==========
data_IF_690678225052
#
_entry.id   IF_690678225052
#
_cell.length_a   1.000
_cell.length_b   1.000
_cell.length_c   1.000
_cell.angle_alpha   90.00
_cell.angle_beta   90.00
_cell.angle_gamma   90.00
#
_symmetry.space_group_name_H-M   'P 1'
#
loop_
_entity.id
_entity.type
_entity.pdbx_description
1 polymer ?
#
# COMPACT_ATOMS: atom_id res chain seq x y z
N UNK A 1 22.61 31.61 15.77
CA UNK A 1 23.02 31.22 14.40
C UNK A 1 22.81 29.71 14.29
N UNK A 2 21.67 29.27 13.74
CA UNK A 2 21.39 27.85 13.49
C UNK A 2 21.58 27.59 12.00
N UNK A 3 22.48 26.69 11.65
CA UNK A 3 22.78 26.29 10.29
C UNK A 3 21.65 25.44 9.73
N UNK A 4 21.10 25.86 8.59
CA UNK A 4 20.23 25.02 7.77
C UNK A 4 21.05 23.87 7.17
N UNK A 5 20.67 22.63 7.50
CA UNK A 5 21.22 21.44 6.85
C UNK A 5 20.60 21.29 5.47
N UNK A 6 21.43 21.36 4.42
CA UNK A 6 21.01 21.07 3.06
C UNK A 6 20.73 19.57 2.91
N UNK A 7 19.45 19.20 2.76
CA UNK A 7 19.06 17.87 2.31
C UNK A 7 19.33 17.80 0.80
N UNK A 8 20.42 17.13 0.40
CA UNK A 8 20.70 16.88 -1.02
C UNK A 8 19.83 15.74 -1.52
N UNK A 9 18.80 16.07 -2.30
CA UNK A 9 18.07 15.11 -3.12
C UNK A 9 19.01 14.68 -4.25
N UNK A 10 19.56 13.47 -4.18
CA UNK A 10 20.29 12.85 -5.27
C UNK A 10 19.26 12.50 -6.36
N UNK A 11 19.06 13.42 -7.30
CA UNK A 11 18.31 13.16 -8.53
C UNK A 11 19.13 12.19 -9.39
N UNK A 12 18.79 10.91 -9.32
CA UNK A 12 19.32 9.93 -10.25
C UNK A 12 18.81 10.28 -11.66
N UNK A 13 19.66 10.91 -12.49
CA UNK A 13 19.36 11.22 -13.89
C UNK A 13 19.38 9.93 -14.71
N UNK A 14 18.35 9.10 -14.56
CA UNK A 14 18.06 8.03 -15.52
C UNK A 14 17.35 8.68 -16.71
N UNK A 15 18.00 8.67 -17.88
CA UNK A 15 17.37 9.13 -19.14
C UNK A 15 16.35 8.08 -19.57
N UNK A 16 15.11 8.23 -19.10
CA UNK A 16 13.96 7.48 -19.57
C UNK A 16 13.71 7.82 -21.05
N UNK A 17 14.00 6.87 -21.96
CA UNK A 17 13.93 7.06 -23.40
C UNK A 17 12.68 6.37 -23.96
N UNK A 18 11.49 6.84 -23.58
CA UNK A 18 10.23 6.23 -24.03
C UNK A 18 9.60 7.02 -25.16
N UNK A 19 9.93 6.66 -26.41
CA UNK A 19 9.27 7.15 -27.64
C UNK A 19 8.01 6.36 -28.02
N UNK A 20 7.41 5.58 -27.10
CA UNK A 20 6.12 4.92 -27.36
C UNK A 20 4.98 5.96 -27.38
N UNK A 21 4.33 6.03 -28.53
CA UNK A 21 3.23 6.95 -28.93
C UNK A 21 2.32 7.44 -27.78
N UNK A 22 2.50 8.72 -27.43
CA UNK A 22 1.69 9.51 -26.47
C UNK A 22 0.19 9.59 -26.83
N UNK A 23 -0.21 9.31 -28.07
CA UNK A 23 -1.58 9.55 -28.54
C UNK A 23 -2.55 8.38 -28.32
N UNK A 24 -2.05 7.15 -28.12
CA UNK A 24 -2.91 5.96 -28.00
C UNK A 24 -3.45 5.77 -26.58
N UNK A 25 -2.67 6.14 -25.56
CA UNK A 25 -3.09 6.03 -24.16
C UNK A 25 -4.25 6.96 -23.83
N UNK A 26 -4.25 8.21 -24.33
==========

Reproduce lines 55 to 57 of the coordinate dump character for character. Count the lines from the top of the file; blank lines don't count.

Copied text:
CA UNK A 12 19.32 9.93 -10.25
C UNK A 12 18.81 10.28 -11.66
N UNK A 13 19.66 10.91 -12.49